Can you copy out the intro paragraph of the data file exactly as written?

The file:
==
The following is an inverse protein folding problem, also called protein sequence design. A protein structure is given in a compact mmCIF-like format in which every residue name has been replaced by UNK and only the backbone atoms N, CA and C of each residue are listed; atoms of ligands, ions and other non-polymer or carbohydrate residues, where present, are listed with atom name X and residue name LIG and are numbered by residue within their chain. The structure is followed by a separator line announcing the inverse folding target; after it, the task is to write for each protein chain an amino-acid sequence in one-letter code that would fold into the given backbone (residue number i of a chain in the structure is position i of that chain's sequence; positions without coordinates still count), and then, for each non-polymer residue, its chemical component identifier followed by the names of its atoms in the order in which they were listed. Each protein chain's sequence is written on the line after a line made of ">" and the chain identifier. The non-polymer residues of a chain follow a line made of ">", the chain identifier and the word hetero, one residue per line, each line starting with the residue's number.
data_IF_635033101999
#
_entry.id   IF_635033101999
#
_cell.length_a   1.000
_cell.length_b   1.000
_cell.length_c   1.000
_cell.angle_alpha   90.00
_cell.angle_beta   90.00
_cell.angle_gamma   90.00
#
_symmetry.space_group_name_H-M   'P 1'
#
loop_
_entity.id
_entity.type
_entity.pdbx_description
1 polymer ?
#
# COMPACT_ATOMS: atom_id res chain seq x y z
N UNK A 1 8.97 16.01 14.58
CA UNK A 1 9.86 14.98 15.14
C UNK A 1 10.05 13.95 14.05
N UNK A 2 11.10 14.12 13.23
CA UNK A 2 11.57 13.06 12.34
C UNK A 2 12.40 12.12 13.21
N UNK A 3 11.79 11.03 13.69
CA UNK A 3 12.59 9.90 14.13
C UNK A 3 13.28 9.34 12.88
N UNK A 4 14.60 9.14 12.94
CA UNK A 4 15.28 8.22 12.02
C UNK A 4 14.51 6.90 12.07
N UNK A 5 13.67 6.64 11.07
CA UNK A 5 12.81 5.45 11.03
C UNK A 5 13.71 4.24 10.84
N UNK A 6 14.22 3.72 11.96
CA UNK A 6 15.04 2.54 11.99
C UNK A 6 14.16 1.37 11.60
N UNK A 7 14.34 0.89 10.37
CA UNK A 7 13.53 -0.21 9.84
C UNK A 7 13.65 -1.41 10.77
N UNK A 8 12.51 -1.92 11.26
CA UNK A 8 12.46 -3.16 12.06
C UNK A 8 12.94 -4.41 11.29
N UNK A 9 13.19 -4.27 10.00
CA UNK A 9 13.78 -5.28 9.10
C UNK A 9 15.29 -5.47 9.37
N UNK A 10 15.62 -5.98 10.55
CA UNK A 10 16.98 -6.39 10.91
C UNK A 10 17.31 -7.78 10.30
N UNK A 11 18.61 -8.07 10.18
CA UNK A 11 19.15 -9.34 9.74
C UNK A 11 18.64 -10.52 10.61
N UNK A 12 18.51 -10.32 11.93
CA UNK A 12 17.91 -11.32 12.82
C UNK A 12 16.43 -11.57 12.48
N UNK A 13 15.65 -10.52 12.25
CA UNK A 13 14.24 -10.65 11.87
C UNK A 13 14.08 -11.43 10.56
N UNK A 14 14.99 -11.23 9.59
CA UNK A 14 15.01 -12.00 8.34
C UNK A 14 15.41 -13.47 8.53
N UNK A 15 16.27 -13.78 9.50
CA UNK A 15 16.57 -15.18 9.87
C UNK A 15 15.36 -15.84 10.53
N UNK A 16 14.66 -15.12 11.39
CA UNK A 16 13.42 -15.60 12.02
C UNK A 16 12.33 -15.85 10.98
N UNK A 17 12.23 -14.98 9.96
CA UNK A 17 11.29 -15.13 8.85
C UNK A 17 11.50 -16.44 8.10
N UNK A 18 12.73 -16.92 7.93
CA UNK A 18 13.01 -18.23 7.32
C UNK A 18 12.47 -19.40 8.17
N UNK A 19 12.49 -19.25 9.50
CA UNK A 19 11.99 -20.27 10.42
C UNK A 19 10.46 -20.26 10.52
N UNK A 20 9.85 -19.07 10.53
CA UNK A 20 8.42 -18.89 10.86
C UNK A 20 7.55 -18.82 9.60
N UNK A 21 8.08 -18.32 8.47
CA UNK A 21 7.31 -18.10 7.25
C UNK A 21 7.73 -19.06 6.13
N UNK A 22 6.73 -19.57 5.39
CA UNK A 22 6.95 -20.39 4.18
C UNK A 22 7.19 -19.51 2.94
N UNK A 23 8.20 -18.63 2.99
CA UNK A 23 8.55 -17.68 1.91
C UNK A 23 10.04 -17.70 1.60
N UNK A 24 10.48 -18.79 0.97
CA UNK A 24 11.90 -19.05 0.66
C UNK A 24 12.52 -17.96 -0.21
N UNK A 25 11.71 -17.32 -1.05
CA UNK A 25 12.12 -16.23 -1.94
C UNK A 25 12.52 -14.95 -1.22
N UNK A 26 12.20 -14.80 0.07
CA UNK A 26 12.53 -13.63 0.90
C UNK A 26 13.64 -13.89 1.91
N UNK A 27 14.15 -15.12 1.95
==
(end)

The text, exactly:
The following is an inverse protein folding problem, also called protein sequence design. A protein structure is given in a compact mmCIF-like format in which every residue name has been replaced by UNK and only the backbone atoms N, CA and C of each residue are listed; atoms of ligands, ions and other non-polymer or carbohydrate residues, where present, are listed with atom name X and residue name LIG and are numbered by residue within their chain. The structure is followed by a separator line announcing the inverse folding target; after it, the task is to write for each protein chain an amino-acid sequence in one-letter code that would fold into the given backbone (residue number i of a chain in the structure is position i of that chain's sequence; positions without coordinates still count), and then, for each non-polymer residue, its chemical component identifier followed by the names of its atoms in the order in which they were listed. Each protein chain's sequence is written on the line after a line made of ">" and the chain identifier. The non-polymer residues of a chain follow a line made of ">", the chain identifier and the word hetero, one residue per line, each line starting with the residue's number.